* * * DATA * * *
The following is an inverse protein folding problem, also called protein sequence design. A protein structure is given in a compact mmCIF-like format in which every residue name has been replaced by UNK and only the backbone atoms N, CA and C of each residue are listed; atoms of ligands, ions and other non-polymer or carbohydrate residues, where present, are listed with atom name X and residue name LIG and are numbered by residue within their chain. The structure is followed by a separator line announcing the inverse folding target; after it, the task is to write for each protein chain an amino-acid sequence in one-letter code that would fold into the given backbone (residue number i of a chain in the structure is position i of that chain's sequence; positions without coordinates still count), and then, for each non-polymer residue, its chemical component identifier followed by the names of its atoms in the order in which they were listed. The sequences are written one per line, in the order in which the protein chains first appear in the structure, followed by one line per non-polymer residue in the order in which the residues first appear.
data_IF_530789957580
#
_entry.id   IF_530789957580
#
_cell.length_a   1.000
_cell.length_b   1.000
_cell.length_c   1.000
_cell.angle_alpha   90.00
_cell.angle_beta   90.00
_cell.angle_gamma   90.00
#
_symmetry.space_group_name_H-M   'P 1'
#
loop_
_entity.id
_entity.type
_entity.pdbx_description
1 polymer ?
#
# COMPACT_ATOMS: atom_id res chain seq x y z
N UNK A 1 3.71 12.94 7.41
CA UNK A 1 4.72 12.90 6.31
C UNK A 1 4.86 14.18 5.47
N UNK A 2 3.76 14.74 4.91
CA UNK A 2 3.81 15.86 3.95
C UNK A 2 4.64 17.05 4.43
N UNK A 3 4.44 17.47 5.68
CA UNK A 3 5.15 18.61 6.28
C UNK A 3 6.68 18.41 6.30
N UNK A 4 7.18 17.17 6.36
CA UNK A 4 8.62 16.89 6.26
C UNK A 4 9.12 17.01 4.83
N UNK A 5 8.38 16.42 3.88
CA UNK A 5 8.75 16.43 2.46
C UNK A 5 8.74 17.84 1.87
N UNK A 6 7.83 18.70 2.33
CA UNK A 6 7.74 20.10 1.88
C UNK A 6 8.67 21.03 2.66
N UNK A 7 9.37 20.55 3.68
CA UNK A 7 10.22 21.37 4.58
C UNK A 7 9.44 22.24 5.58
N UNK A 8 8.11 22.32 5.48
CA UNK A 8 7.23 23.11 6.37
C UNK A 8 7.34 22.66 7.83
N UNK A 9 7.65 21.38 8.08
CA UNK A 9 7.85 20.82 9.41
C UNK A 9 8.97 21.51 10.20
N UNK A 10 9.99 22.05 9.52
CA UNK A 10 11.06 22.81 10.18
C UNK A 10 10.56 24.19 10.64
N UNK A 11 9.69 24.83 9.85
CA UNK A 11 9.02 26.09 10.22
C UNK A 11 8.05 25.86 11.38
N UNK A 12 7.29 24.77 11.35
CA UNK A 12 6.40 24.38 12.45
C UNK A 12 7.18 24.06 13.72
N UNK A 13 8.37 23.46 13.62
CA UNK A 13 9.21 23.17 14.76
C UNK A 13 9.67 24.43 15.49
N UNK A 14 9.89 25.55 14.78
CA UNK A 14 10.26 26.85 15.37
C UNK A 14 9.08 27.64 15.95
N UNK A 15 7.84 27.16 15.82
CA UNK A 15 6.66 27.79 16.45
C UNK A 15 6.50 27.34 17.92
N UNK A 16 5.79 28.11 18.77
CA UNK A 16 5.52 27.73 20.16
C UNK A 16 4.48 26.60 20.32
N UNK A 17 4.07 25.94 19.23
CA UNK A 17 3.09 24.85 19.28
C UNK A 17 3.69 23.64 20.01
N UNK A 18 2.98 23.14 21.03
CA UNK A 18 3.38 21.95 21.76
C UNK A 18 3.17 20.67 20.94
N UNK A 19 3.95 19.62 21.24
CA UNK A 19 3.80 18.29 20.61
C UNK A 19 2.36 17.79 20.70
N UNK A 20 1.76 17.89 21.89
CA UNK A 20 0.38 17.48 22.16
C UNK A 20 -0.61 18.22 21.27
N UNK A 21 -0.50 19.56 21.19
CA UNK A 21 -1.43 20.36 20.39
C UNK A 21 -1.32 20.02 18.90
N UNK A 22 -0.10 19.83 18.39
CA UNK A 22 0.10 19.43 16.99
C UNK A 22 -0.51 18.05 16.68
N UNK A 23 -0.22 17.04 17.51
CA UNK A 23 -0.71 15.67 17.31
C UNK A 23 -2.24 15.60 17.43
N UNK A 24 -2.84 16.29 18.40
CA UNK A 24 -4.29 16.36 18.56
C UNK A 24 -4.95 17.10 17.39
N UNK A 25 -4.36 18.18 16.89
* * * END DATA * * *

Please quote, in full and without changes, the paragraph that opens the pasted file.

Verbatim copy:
The following is an inverse protein folding problem, also called protein sequence design. A protein structure is given in a compact mmCIF-like format in which every residue name has been replaced by UNK and only the backbone atoms N, CA and C of each residue are listed; atoms of ligands, ions and other non-polymer or carbohydrate residues, where present, are listed with atom name X and residue name LIG and are numbered by residue within their chain. The structure is followed by a separator line announcing the inverse folding target; after it, the task is to write for each protein chain an amino-acid sequence in one-letter code that would fold into the given backbone (residue number i of a chain in the structure is position i of that chain's sequence; positions without coordinates still count), and then, for each non-polymer residue, its chemical component identifier followed by the names of its atoms in the order in which they were listed. The sequences are written one per line, in the order in which the protein chains first appear in the structure, followed by one line per non-polymer residue in the order in which the residues first appear.